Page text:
Those content with what they have – with their status, position, relationships or potential – are often content with the skills or knowledge they possess. To move forward we must continually upgrade and apply our abilities – refusing to accept “what is” as an end but rather as a means to “what might be.” What was once necessary to maintain a life-long job is no longer sufficient in today’s world. A secretary needs word processing proficiency. Many production workers need to run automated machinery or understand statistical process controls. An HR Professional must maintain his or her knowledge of legislation impacting the workforce to insure compliance. A homeowner must understand the demand for energy when rewiring his or her home or the circuitry will not withstand the demands placed upon it by our reliance on electronics. Individuals who “fail to know” typically fail to grow.

Those who are comfortable living and working at a steady, unhurried pace often confuse being efficient with being effective…or worse, keeping busy with being productive. An e-mail may be efficient, but a conversation could more effectively resolve an issue without extended “replies and clarifications.” Leaving a note as to where you are might be efficient but calling someone to give a personal explanation can be much more effective. Placing a call without leaving a message necessitates the return of a call to clarify an issue. A person may appear busy but unless a concrete objective is accomplished – a sense of urgency linked to the completion of a stated Organizational Goal – the activity is no more meaningful than dust in the wind. Effective people make sure that every investment of time and/or energy has a direct and measurable impact on their – or their organizations – ability to conduct business.

Those who are content with who they are and what they might contribute often believe they are irreplaceable. In the workplace, when an employee feels that nobody could EVER do what he or she does, that employee has probably limited what he or she could ever accomplish. If nobody else can do your job, then you will never have time to do anything other than your assigned tasks. Individuals who believe they are “critical” to the Organization within their limited and specialized role do not typically grow – they simply reinforce stagnation and the acceptance of mediocrity. If nobody else can do the things you do, you will never be able to seek new horizons or accept new responsibilities. It is difficult to be important to anyone else when one becomes so self-absorbed and self-important that the views, opinions or thoughts of another do not matter.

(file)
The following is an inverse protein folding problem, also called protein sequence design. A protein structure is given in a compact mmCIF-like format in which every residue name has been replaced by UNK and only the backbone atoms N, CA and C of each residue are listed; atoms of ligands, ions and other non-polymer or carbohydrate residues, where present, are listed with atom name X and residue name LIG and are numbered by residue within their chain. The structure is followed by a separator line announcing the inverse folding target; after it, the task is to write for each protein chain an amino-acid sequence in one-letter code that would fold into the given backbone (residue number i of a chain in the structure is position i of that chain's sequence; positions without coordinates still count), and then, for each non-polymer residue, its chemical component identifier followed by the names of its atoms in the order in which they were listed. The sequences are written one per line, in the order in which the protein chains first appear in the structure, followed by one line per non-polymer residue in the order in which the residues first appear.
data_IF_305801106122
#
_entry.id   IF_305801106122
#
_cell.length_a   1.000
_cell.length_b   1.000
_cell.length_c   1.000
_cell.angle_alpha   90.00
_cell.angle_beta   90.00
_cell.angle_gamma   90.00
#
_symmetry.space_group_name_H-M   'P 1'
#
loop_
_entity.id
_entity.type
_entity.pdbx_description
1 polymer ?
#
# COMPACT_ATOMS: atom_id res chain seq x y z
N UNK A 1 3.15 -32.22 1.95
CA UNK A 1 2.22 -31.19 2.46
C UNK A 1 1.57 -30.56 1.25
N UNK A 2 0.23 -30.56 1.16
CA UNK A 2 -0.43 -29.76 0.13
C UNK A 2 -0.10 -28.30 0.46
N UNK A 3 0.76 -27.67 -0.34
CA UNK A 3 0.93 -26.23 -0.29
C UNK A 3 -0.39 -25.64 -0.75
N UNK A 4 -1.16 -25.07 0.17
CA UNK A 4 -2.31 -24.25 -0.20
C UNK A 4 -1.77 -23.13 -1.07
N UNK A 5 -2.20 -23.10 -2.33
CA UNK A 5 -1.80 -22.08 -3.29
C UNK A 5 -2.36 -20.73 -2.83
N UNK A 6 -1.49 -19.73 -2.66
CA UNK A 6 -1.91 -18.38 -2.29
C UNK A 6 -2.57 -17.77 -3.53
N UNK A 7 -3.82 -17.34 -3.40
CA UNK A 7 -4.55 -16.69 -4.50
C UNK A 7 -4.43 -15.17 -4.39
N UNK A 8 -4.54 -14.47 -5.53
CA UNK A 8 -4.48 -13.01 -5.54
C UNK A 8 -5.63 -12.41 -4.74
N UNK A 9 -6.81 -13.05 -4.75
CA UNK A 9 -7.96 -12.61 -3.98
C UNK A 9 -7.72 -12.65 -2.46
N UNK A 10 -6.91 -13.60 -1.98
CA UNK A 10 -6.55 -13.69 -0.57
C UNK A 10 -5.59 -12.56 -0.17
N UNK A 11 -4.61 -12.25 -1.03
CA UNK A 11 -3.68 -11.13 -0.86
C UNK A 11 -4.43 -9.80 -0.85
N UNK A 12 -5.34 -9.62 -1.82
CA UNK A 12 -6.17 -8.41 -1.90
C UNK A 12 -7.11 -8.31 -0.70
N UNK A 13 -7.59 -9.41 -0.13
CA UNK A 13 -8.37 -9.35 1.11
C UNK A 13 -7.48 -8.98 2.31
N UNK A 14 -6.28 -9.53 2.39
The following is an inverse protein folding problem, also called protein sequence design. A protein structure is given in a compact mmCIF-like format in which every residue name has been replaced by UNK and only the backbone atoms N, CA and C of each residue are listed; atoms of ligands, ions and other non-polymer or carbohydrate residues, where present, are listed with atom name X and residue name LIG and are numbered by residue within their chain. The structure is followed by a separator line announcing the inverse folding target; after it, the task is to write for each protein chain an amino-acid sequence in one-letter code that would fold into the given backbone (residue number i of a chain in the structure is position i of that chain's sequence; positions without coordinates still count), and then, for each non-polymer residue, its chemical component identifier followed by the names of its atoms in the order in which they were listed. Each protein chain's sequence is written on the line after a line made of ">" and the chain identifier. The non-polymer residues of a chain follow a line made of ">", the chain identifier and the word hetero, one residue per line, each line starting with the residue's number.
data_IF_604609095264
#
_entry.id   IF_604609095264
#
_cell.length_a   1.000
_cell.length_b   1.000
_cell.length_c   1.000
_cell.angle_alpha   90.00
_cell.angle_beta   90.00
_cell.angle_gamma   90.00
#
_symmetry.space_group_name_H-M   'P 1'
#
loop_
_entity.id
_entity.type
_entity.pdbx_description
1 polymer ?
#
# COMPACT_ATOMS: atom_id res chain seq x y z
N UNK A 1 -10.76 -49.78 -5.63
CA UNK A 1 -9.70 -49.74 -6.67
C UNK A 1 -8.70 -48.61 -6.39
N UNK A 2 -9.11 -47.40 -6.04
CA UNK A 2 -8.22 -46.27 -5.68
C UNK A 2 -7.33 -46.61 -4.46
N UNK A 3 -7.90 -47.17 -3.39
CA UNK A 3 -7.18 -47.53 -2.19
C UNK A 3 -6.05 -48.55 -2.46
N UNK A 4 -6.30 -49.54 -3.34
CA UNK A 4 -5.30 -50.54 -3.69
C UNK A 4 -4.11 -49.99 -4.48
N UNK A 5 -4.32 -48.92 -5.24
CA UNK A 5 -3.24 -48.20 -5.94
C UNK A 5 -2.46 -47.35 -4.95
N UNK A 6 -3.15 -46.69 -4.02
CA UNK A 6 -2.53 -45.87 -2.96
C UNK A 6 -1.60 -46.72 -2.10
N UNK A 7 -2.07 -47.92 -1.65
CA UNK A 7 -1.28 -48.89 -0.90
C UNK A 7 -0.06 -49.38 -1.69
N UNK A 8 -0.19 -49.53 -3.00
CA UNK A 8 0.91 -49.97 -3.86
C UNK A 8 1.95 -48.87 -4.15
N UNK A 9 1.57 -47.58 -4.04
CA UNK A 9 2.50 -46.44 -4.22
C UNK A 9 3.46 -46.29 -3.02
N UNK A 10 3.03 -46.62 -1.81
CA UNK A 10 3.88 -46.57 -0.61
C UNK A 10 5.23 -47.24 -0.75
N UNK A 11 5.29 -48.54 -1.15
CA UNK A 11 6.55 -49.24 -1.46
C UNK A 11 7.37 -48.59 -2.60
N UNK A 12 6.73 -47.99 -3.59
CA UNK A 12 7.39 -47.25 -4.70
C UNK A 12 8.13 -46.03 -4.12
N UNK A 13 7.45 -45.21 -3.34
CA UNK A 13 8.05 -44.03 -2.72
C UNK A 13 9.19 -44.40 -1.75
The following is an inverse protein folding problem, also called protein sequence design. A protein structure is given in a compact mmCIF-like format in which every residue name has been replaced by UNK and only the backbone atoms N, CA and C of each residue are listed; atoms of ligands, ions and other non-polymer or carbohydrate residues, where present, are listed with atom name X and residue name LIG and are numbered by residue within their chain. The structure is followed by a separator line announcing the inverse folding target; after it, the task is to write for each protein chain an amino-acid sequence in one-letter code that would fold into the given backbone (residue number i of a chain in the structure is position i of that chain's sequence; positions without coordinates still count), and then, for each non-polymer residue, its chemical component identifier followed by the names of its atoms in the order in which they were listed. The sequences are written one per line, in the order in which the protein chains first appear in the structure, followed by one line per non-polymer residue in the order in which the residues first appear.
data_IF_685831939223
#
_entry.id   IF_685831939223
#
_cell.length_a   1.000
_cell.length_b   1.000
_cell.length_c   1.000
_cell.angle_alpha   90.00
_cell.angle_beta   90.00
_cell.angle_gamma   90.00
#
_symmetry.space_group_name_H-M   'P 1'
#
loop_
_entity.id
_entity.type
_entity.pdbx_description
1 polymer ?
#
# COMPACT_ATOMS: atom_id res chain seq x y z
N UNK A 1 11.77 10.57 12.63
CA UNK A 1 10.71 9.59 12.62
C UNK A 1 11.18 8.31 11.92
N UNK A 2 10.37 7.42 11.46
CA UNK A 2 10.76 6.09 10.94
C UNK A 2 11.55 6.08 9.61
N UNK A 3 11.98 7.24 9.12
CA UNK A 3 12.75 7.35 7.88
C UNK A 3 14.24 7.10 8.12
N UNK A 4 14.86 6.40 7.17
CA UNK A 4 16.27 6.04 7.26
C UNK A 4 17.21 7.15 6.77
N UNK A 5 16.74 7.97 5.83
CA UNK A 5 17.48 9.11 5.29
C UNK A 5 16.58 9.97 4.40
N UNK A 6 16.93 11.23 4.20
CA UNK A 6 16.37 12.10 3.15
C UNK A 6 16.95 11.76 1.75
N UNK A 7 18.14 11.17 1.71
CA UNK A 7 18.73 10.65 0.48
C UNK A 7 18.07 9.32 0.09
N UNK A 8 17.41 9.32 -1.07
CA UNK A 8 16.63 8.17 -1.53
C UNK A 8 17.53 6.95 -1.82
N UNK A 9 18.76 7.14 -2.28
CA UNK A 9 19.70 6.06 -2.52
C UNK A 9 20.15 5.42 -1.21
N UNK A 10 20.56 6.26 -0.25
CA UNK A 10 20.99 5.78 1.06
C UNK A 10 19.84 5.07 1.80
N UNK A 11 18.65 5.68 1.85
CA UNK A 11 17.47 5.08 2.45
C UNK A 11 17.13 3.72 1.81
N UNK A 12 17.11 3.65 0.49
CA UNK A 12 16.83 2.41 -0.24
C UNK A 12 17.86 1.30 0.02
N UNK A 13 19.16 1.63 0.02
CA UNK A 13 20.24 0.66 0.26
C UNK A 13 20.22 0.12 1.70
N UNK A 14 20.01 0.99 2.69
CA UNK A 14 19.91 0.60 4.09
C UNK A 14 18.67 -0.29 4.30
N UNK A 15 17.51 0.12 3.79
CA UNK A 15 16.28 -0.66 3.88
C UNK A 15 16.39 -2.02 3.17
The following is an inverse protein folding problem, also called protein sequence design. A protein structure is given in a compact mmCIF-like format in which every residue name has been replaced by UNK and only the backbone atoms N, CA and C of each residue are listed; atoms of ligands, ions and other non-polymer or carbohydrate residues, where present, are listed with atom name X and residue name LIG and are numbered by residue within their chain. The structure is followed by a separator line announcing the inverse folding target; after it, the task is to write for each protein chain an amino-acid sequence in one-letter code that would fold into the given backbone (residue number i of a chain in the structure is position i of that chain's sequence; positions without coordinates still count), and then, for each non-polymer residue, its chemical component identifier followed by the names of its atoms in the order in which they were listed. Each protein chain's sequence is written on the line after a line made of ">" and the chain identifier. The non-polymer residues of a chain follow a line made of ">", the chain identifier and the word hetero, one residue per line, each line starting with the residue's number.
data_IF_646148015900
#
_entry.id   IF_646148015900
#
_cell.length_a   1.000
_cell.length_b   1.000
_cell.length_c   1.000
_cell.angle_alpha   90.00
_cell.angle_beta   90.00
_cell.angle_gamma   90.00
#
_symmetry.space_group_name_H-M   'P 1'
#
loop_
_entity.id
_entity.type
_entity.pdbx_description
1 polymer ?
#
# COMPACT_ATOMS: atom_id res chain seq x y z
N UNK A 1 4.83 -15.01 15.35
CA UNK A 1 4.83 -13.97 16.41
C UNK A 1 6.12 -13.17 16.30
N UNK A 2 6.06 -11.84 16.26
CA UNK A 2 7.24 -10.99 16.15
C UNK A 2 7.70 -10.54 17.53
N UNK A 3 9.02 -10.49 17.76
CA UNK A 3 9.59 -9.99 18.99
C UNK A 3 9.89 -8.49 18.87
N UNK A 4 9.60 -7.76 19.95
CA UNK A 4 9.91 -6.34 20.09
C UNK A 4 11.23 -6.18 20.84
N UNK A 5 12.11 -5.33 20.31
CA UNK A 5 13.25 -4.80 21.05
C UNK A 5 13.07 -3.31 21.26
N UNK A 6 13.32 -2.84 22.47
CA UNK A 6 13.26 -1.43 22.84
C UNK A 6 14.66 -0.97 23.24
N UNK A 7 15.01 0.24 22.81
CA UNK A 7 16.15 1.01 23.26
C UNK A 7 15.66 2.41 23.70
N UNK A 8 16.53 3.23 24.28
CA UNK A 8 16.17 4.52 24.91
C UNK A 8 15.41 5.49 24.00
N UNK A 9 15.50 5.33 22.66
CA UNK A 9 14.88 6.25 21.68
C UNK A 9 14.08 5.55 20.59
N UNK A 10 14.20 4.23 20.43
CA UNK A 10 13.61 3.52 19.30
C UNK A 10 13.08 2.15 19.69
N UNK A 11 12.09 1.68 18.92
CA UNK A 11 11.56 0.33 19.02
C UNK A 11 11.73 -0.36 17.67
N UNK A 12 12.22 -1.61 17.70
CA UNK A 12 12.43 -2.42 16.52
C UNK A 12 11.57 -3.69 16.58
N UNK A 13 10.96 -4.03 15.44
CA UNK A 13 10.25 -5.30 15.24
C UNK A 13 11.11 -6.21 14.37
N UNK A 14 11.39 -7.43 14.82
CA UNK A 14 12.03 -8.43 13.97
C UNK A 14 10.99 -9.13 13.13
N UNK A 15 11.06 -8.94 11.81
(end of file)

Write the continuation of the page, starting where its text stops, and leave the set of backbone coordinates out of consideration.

No one person knows all the answers because, singularly, we cannot begin to know all the questions. To avoid failure one must always be open to new ideas, techniques, and ways of doing things (particularly if we wish to grow). Innovation and resolution-based problem solving comes from applying new ways of doing things to accomplish existing tasks. One can truly contribute ONLY after identifying the limitations of current systems, policies and procedures, asking questions as to how they might be improved then moving forward towards the adoption of more effective resolutions. People who know all the questions are often more valuable than those who feel they know all the answers

• Individuals destined to fail often assume all credit and seek recognition for positive results with which they are associated – deferring or shifting the blame upon others for each failure. People recognizing and acknowledging the ideas and actions of those who make things happen – and assume the blame if things go wrong – will win loyalty, be recognized as leaders, and become vital contributors to the activities around them. When one assigns the responsibility AND holds an individual accountable for results, providing the opportunity to rectify mistakes should they occur, ownership is clearly established. Think about how much we could accomplish in life IF ONLY we did not care who received the credit!

Learning to succeed involves sharing the lead. We do not establish confidence and credibility by always assuming the lead. Rather, a delicate blend of “me first” and “I am right behind you” is needed to gain another’s confidence. A person is measured more by actions than by words. To retain credibility, others must be encouraged to grow up through the ranks – forging a path that the group can follow – with you “watching their back” so as to minimize the consequences of a fall. A good leader cannot always be first – but must never push the team into avoidable trouble from a “safe position behind the lines.”

As you take time to plan where you are going, think about how you are going to get there by maintaining a positive perspective along the way. Learning from the failure of others is often easier but acknowledging and moving forward from our own is somehow much more effective. In order to succeed we must identify and nurture “the possible” rather than accepting and hiding within “the probable.”

Saturday, January 12, 2013